- Feb 2010
Gregg Easterbrooke writes about football for ESPN, but his columns include stuff like this:
China is a growing power, but it's not growing THAT fast. And while its army is huge and fierce, China's next military challenge is floating a forceful navy."CHINA FLEXES NAVAL MUSCLE" was the Wall Street Journal banner headline last month when the unnamed Chinese aircraft carrier took a test sail. Many of the nation's major newspapers had this menace on the front page, in stories that could have been written by the P.R. department of any defense contractor. One factor at work is that many journalists at elite media organizations have little knowledge of military affairs, and so don't know how to put the Chinese carrier into perspective. So let's put it into perspective.The "Chinese" aircraft carrier is actually the Varyag, laid down in 1985 by the old Soviet Union. The Varyag languished in port for two decades, a white elephant for Moscow. A few years ago, the Russkies sold the leaky hull to Beijing. The Varyag was in such poor repair it had to be towed to Chinese waters.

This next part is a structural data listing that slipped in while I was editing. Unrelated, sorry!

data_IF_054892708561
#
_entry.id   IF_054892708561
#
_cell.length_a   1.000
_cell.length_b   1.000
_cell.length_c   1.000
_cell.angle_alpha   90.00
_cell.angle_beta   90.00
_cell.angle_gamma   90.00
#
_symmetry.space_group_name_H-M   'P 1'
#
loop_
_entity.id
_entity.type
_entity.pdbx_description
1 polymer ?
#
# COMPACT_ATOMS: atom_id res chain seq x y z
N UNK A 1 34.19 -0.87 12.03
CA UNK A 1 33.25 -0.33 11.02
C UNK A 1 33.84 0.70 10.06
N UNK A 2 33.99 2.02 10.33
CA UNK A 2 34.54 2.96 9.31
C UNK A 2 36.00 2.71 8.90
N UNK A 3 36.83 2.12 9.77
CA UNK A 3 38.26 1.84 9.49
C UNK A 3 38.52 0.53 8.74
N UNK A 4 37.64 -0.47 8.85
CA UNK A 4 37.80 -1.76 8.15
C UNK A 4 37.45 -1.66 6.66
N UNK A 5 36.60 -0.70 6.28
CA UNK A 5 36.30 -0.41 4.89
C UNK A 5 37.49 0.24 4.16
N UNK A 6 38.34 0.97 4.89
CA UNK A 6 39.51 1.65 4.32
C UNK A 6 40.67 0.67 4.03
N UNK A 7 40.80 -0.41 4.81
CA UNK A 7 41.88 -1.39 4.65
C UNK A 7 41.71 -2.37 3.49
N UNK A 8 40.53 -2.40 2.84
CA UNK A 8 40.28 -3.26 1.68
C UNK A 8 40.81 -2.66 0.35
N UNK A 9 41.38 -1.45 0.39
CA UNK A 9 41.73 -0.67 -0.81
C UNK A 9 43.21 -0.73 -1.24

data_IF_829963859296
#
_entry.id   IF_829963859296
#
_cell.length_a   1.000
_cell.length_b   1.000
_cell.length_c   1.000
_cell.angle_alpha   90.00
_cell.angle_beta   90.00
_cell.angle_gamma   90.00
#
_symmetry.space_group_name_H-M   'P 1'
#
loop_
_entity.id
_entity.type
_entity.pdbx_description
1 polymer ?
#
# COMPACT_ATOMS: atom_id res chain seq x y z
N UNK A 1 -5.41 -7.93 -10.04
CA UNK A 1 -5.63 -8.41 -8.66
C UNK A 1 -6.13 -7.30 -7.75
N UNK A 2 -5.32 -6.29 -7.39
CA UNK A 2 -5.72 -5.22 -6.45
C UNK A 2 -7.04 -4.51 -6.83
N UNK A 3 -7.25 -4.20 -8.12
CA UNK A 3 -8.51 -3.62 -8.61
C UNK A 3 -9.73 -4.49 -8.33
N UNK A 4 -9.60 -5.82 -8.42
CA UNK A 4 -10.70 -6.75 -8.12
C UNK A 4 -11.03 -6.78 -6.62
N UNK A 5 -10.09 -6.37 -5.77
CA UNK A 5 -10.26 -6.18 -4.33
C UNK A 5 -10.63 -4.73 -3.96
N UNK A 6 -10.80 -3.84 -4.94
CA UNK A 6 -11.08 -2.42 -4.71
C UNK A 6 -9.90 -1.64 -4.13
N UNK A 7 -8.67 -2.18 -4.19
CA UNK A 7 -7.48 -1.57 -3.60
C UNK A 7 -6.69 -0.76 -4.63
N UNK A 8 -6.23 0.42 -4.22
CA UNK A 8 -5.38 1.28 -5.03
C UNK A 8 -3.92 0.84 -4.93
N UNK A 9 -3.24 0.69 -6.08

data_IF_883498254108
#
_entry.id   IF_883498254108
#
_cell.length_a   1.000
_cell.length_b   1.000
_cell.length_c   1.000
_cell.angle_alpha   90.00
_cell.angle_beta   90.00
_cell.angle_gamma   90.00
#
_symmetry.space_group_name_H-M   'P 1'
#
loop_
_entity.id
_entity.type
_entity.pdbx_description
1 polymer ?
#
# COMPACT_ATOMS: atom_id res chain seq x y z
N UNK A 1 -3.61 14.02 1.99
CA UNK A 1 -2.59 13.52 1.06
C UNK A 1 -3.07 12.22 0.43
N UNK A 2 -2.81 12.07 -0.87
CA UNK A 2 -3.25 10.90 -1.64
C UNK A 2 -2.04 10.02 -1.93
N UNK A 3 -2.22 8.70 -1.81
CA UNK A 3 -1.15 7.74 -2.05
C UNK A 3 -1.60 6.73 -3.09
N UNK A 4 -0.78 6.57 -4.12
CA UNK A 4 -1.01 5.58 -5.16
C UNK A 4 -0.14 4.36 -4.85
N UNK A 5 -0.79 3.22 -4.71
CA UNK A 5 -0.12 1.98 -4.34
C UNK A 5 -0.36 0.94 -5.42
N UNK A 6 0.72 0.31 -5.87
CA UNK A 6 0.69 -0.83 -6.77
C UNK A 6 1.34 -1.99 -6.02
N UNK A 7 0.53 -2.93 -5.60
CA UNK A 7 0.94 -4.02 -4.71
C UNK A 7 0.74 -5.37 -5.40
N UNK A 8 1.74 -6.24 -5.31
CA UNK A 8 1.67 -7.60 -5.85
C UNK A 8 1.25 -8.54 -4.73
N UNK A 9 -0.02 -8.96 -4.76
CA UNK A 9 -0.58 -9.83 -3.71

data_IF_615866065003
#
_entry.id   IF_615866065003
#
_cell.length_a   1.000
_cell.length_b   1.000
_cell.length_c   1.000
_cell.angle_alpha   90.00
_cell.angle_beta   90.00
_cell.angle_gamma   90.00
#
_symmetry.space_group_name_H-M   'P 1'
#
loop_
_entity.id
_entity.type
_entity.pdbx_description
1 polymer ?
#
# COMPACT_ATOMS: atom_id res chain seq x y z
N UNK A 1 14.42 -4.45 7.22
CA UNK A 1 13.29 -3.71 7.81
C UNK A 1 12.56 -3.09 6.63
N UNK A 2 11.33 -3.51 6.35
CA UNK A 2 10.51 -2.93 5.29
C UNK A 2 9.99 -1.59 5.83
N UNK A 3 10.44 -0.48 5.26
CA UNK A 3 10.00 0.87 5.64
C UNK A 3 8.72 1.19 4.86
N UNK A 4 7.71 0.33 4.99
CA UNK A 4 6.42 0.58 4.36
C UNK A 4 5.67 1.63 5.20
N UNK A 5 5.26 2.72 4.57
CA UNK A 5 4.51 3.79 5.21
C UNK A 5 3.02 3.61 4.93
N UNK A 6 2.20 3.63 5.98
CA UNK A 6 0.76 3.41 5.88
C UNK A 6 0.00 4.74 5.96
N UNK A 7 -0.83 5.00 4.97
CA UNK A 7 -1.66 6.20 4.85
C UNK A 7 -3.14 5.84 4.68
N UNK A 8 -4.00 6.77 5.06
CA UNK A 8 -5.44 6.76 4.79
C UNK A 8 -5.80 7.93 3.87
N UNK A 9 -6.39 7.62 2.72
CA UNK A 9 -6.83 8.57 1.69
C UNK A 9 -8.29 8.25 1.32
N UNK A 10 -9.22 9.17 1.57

United States NavyThe menacing Varyag -- China's navy sails into the 1960s.
Now the Chinese navy -- whose delightful official name is the People's Liberation Army Navy -- has been tarting the hull up. Let's suppose the project is successful. The Varyag does not have nuclear power, like all United States Navy carriers. It's primary design element is a shortened "sky jump" deck, not a flat deck with catapult like all United States Navy carriers, meaning the Varyag can launch only short-range medium-performance jets, not long-range high-performance jets like all United States Navy carriers. The Varyag weighs 67,000 tons and carries about 40 aircraft; the latest United States Navy carriers weigh about 100,000 tons and carry about 100 aircraft. The Varyag is what the United States Navy would call a Kennedy-class aircraft carrier, the John F. Kennedy being the last conventionally powered carrier built by the United States. And the Kennedy was launched in 1967.
Even if all goes well for the Varyag, it brings the Chinese navy to roughly the position, regarding warship quality, that the United States Navy was in 44 years ago.